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Where do international board members come from? Country-level antecedents of international board member selection in European boards

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  • van Veen, Kees
  • Sahib, Padma Rao
  • Aangeenbrug, Evelien

Abstract

In this paper, it is argued that boards internationalize by recruiting international directors in order to increase companies’ performance. However, increasing nationality diversity on a board can be costly considering that it potentially creates cooperative problems on a board due to fault-lines and separation processes. As a result, boards will prefer international candidates who are more similar to themselves on a variety of ‘distances’. Based on data collected regarding 5683 board members of 361 companies from 15 countries in 2005–2007, we discover that the greater the distance (cultural, institutional and geographical) between the candidates’ and the companies’ country-of-origin, the lower the fraction of board members of that nationality on boards. Subsequently, it is argued that historical ties between countries play a ‘distance compressing’ role and partially compensate for the effects of distance. A colonial tie between countries will make recruitment of these particular nationalities more likely than others.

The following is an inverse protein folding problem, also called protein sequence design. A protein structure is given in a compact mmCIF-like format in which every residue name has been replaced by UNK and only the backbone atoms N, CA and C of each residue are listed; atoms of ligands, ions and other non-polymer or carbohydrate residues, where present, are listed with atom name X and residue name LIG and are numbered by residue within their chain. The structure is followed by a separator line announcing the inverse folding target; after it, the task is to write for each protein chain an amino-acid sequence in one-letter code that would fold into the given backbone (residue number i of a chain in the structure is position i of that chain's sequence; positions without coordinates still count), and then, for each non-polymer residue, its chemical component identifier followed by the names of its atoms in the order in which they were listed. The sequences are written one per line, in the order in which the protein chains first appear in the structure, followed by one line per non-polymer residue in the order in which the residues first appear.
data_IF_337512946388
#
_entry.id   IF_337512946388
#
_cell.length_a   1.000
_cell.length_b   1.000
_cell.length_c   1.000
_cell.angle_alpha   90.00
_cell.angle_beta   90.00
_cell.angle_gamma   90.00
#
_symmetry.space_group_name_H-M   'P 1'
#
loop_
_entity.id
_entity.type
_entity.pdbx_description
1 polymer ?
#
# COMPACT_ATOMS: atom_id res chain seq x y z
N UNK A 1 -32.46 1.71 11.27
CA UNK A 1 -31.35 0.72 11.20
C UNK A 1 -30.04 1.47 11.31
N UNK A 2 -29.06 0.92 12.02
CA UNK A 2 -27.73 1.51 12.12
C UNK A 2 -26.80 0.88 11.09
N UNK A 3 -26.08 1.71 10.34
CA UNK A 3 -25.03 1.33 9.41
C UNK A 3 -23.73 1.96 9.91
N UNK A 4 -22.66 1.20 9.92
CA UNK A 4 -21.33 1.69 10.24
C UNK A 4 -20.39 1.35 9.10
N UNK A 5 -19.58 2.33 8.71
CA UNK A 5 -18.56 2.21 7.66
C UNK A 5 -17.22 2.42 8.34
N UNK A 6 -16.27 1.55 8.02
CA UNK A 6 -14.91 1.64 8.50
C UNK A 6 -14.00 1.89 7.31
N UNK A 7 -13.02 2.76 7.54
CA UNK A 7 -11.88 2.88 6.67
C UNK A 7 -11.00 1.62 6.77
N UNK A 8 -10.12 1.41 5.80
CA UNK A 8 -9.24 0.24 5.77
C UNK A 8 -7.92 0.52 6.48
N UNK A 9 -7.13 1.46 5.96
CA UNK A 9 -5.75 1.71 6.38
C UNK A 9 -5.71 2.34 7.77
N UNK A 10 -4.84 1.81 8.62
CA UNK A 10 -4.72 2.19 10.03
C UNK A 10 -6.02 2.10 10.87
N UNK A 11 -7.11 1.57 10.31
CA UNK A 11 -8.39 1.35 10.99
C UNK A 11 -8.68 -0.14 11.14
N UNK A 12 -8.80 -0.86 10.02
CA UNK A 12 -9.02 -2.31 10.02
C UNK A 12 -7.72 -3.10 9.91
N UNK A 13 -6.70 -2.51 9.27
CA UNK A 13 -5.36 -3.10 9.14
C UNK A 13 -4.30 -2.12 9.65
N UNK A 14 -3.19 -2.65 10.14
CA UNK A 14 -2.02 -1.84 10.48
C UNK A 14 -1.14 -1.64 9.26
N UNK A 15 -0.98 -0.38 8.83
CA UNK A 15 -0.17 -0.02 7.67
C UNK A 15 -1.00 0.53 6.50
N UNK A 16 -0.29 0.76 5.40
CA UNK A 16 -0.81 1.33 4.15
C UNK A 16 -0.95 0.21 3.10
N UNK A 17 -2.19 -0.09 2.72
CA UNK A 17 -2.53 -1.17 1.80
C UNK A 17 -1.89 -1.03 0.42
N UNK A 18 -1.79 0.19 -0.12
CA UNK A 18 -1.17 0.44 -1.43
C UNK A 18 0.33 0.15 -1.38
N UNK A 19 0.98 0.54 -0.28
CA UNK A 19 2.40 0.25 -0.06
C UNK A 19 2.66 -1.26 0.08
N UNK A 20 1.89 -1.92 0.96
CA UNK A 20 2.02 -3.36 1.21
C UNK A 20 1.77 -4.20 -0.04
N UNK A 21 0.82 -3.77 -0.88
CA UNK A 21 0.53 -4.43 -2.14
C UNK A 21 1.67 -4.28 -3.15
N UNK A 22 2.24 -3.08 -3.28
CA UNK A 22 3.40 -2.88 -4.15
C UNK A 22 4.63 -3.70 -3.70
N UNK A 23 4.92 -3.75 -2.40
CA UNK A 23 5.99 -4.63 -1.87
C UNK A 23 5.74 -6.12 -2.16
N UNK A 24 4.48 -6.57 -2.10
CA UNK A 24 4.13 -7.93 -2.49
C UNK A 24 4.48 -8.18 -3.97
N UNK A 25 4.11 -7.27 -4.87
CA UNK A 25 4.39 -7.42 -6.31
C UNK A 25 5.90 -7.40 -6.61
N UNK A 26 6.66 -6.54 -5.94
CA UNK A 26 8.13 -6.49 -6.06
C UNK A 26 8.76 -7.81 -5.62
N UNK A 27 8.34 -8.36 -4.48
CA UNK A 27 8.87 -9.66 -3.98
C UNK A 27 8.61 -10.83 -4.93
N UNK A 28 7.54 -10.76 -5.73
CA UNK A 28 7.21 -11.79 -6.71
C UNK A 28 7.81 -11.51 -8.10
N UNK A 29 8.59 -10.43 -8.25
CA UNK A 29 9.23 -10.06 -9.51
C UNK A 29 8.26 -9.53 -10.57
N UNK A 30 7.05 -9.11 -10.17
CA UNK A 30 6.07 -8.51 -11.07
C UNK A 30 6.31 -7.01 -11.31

Suggested Citation

  • van Veen, Kees & Sahib, Padma Rao & Aangeenbrug, Evelien, 2014. "Where do international board members come from? Country-level antecedents of international board member selection in European boards," International Business Review, Elsevier, vol. 23(2), pages 407-417.
  • Handle: RePEc:eee:iburev:v:23:y:2014:i:2:p:407-417
    DOI: 10.1016/j.ibusrev.2013.06.008
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